FBI axes FOIA requests by email, so dust off your fax machine – TechCrunch
Starting next month, the FBI will no longer accept Freedom of Information Act (FOIA) requests by email. In lieu of its popular email service, the FBI suggests sending aÂ fax or snail mail, a procedural change that has more to do with obstructing the law than a dearth of resources.
As the Daily Dotâs Dell Cameron reports, the FBIÂ will allow a small portion of FOIA requests via a new web portal, but the filer must first provide a phone number, mailing address and other personal details as well as signing off on the following terms of service agreement.
The terms state that anyone making a FOIA request online is now âlimited to making one request per day and one request per submission,â language that does not immediatelyÂ appear to be supported by law. Then again, the FBIâs established use of outdated technology for FOIA requests does not necessarily sit well with its requirement to show that a search was âreasonably calculated to discover the requested documents,â as is required by law.
Some of the portalâs phrasing is murky at best, but then again, so are many things about the governmentâs FOIA implementation. While not difficult, exactly, the formalized nature of FOIA can be intimidating for anyone new to the process. For publications with the resources to do so, itâs not uncommon to sue in order to obtain FOIA documents that the government refuses to hand over.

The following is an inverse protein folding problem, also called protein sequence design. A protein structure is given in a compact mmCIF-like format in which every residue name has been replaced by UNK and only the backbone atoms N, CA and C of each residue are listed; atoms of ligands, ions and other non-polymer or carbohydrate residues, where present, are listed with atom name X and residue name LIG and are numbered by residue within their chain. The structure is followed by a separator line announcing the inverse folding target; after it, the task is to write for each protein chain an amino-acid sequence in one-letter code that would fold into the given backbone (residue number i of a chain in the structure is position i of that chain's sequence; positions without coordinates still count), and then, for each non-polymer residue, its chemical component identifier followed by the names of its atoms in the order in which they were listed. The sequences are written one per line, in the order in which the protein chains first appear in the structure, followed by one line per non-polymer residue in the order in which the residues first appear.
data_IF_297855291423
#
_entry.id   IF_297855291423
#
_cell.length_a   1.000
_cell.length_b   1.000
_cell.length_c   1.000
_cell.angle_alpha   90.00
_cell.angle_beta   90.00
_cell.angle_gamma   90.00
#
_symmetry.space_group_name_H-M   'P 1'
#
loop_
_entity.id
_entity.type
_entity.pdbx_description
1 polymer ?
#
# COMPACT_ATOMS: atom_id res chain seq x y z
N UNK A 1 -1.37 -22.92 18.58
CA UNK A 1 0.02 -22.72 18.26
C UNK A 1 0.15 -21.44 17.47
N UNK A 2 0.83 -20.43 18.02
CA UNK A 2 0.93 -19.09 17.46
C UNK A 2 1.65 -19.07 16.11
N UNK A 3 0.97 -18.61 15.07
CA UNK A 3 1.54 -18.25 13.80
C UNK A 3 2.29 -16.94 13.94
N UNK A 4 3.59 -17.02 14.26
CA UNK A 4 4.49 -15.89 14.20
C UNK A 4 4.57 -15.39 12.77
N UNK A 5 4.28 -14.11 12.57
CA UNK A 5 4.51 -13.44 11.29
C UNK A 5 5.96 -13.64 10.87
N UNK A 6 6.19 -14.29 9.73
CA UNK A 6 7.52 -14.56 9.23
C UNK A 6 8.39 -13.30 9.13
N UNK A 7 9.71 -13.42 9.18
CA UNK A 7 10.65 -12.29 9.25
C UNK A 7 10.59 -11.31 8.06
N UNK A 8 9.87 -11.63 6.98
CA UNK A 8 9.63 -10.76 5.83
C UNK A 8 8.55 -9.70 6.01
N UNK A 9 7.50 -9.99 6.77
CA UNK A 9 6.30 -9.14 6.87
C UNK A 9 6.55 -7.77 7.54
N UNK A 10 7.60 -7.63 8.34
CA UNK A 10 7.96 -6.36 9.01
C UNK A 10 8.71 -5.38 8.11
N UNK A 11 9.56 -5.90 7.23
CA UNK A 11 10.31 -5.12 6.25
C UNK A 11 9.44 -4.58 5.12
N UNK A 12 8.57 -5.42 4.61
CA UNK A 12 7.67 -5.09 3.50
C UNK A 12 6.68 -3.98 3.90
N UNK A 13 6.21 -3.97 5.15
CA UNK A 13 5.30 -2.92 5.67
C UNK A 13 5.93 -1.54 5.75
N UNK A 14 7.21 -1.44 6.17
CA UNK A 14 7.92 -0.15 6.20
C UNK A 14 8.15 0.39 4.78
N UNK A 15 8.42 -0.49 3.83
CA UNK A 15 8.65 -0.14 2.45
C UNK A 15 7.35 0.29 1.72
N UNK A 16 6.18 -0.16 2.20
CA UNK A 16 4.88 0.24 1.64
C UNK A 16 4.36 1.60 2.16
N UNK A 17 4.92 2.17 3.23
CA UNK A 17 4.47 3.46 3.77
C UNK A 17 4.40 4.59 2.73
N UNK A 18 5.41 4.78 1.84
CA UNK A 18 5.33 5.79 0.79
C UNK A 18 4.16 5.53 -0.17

To make the whole thing more accessibleâand to promote the freedom of information more broadlyâa popular service called MuckRock offers forms and online tracking for anyone using FOIA to request documents in the public record. The spirit of the FBIâs FOIA shift runs exactly counter to MuckRockâs mission, and the mission of so many FOIA filers who seek to emancipate information that rightfully belongs to the public.
The Freedom of Information Act might not be sexy in acronym form, but some of the revelations that it ushers out of the shadows turn out to be total bombshells. Even if youâve never heard of FOIA, youâve almost certainly followed a major headline that began as a humble FOIA request. For journalists, FOIA is the most powerful transparency tool around, allowing reporters who know where to look access to deep slices of government documentation that would otherwise remain behind the curtain.
The FBI is only one of many government bodies providing FOIA resistance, but itâs a big one. Notably, theÂ CIA is among the other agencies that do not accept standard digital FOIA requests in spite of having the resources to do so. Given its track record and ongoingÂ controversy, the FBIâs decision to revert to archaic technology is troubling, but for dogged FOIA filers, another layer of strategic obfuscation is just business as usual.
Featured Image: Chip Somodevilla/Getty Images